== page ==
fieldreader:

who wore the dinosaur jacket in the Burrito Brothers?

Sneaky Pete did

fieldreader:

who wore the dinosaur jacket in the Burrito Brothers?

Sneaky Pete did

have I ever told you that this here t-shirt represents a symbol of my individuality and my belief… in personal freedom?

get yours here

Noah and I played an acoustic set, it was fun.

Noah and I played an acoustic set, it was fun.

Anonymous asked: would you actually wear a snakeskin jacket? if not, what is the one thing you own that symbolizes your individuality and belief in personal freedom?

I would wear a snakeskin jacket if I could afford one. comfortably afford one I mean. because if I reeeeaaaallly wanted one I guess I could eventually but it’s definitely not a priority - I have a young son and a guitar fetish and a band that makes no money so my cash goes there.

one thing? my black firebird. it’s modded a bunch and the hand-tooled leather pickguard has my initials in the design. there’s not another one in the world like it, even without the guard, and it’ll only get more scarred and sweatsoaked in the future by my hands. so yeah, I fucking love that thing and it’s only going to get better. made in America out of mahogany by a company founded in 1902 by a guy who started with no formal training (Gibson) + leather pickguard hand-tooled in Texas by a woman named M.K. Holloway + Lollar pickups (p-90 in the neck position, firebird style in the bridge position) + an electronics bypass switch that gives me the firebird pickup straight to the jack in place of one of the tone knobs (other one turned into master tone) + added a Bigsby b5 vibrato + replaced the nut with a bone one. strung up with 12 gauge strings. it’s as flamboyant and personal to me as Sailor Ripley’s snakeskin jacket.

jkbwhatever:

I was first exposed to Roy Orbitron two winters ago. It was in the midst of a bitter depression; I was feeling ambiguously ‘stuck,’ and my habit of not leaving the house for days at a time was just starting to blossom. So it was to everyone’s surprise—mine included—when I got into a car and drove over an hour to a basement show in Ewing, New Jersey in the middle of a snowstorm. I went in only knowing that a friend was opening and that he said the rest of the bands were worth staying for. I’d fumbled around online beforehand and caught snippets of each act, including a band with a hilarious name who sounded like a rougher Magnetic Fields or The National on a whole bunch of codeine, and who had a great song called “Fuck College”. Then a little after midnight, I saw frontman Conor Meara stumble onstage alone with an electric guitar and a half-empty beer, and I became privy to the fuzzed-out rock and roll magic of Roy Orbitron.

Being released this week (but already available on Bandcamp), Jeffery Lynne is the newest album from Trentonites Roy Orbitron, and at the very least it’s a logical next step in the ‘Traveling Wilburys’-themed EPs they’ve released over the past year and a half. It’s clearly a departure of sorts—there are a few more bells and whistles, as well as heavier involvement from fewer musicians, and overall it feels like Roy Orbitron is becoming more of a band than a project. But despite all this, Lynne might be the rawest, most potent collection of songs they’ve recorded thus far. It doesn’t so much flow as barrel through itself, with bits like “Rain Jawn” and “Jersey Sliz” serving as self-condemnation and pointed accusations behind the nonstop splash of cymbals and squeals of violins, guitars, and keys. Even some of the ‘slow’ songs refuse to be tamed: Meara’s distinct, erratic guitarwork on the album’s midpoint “Halfway” are quickly stifled by the howls of ‘I’ll meet you halfway,’ themselves trapped behind a wall of distortion.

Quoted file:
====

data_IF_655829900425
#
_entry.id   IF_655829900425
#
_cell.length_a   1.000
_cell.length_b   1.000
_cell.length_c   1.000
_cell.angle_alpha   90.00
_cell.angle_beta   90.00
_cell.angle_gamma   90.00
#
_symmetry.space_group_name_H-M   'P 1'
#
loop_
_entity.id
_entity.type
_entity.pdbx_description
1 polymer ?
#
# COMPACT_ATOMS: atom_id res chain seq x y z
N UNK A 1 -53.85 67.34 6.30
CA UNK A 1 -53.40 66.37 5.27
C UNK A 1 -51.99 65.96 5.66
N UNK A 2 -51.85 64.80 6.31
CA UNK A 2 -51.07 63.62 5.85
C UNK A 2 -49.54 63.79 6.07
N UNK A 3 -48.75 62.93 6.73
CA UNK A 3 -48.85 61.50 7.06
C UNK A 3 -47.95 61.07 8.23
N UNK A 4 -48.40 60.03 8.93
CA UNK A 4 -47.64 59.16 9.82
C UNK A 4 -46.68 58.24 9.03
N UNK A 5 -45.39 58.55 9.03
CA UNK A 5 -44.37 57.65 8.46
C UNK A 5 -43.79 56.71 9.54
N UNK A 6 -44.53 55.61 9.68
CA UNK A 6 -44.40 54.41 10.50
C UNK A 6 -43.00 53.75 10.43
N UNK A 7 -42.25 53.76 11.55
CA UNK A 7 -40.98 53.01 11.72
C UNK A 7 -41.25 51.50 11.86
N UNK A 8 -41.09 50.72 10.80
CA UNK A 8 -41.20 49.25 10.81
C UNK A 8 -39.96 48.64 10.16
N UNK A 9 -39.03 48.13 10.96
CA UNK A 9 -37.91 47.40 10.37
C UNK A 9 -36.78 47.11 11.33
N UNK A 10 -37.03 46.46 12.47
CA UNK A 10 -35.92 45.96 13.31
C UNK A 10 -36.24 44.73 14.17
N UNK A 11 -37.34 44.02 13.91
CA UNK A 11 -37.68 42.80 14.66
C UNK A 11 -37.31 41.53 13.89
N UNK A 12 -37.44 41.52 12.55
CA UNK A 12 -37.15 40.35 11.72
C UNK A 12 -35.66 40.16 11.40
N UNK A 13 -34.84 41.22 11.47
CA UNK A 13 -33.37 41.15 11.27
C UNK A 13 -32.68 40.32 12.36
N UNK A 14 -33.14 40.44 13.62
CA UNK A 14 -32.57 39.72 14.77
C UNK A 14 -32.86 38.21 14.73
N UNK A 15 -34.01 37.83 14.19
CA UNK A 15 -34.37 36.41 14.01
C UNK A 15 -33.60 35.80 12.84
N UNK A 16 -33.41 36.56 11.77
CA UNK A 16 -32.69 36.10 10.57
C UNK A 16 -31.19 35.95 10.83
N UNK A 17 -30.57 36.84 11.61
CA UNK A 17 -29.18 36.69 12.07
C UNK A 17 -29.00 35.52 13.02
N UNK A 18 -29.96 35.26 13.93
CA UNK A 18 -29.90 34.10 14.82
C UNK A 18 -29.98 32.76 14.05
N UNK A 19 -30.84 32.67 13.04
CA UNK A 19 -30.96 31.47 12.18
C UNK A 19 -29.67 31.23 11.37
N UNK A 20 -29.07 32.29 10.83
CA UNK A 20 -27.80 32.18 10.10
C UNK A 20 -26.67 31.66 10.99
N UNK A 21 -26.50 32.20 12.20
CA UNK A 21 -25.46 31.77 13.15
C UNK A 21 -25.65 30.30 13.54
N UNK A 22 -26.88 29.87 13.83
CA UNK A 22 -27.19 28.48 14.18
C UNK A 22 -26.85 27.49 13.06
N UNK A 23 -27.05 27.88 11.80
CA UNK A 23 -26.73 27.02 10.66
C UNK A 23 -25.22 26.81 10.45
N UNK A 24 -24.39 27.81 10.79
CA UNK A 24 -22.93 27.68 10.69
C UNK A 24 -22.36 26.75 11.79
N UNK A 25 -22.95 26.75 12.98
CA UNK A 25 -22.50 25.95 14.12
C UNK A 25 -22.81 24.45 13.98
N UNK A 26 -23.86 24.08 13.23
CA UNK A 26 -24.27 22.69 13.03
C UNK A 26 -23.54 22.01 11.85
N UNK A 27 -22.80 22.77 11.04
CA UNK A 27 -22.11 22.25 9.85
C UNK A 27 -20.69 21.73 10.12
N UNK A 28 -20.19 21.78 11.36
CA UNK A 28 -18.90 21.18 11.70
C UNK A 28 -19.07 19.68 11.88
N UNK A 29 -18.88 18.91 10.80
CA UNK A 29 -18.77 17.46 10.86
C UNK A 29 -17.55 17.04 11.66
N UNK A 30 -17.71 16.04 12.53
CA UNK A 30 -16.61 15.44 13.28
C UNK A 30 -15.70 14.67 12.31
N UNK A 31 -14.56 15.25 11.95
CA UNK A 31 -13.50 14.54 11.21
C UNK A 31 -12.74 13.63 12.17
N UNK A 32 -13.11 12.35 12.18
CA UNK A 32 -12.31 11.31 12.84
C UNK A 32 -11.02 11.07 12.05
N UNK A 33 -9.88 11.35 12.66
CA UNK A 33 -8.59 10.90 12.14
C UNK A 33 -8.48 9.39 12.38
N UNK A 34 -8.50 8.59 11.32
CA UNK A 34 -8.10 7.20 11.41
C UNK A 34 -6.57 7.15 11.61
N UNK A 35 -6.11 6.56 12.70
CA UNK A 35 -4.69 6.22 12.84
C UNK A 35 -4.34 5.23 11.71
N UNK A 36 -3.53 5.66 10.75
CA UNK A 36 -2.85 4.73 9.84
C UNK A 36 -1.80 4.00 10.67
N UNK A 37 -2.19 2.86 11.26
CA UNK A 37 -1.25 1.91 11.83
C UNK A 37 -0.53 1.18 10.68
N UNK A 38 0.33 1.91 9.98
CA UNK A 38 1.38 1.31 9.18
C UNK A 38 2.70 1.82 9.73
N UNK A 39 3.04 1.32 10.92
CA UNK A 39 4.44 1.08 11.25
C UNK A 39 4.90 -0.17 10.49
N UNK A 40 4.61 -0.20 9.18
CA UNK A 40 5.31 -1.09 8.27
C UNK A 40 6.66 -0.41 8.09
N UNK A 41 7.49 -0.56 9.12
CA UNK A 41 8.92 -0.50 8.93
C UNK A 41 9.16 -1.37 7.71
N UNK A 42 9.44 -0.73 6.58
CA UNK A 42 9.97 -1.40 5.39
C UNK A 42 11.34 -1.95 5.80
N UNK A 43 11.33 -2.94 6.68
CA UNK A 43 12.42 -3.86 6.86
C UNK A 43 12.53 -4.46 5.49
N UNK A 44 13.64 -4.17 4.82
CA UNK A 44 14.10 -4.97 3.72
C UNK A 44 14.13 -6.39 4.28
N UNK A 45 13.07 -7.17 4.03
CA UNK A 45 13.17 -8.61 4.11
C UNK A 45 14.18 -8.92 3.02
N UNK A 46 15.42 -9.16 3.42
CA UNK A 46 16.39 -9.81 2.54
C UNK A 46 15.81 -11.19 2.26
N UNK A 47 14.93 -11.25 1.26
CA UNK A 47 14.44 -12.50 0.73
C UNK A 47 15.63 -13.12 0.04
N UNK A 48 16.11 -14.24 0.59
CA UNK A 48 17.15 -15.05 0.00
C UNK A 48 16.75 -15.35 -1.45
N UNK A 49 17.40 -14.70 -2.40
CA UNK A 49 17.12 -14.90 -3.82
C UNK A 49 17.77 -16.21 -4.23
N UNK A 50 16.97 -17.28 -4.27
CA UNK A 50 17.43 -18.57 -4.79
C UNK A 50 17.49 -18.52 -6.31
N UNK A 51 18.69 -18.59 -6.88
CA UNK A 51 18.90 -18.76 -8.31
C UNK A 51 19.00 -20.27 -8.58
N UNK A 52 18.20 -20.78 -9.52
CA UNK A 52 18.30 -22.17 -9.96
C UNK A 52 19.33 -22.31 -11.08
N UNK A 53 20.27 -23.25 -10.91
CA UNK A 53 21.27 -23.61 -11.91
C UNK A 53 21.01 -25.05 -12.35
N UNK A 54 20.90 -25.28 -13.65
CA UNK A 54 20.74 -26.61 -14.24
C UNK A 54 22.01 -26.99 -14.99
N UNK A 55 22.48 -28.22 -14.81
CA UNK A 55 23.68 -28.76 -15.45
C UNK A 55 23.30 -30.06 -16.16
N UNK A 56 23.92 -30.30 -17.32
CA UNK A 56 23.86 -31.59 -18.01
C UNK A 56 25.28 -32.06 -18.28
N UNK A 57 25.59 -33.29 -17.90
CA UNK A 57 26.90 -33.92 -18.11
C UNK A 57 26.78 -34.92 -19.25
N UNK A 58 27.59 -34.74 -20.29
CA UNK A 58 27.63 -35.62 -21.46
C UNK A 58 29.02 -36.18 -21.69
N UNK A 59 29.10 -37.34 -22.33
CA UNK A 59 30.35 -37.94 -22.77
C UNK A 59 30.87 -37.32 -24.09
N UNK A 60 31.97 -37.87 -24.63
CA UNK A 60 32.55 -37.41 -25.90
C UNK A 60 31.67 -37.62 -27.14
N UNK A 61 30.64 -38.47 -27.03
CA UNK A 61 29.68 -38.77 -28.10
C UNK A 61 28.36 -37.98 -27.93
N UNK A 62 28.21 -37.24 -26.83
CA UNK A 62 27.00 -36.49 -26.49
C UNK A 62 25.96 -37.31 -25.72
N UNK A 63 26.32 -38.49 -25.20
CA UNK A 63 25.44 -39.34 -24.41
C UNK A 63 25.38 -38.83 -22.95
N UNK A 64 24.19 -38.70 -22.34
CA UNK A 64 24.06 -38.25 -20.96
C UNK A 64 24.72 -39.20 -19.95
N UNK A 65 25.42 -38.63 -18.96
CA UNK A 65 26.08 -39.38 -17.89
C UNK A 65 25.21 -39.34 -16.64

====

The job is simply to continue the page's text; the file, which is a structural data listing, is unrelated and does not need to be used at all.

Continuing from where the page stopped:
The primary difference in soundscape comes from the lineup of Jersey vets (including noisemakers Dave Hallinger of Knights Templar and Steven Kyle Sandler, AKA Radar Noon) who support Meara’s bitter yet enjoyable 17-minute joyride through the rougher parts of metaphorical gardening, relationships, and New Jersey. Whereas Roy Orbitron’s previous albums George Harrison and Thomas Earl Petty featured a laundry list of contributors and locations, Jeffery Lynne slims it down to five band members in two studios. Even though violinist Noah Baum and guitarist Dave Hallinger aren’t new additions to the lineup, the constant presence of all members allows for more consistent songwriting and a tighter final product. And just because there are fewer musicians doesn’t mean there’s less going on. Meara has always been a fan of the intensely layered lo-fi sound that evokes mental images of hipsters in leather jackets, but he also loves kicking that music in the ass and warping it to fit the boundaries of something you can call ‘rock n roll’ without a hint of jest. This leads to interesting developments such as the deceptively waltzy “The Use”, “Jersey Sliz”’s manic tempo changes, and multi-tracked vocals at every turn which more often than not echo out into oblivion.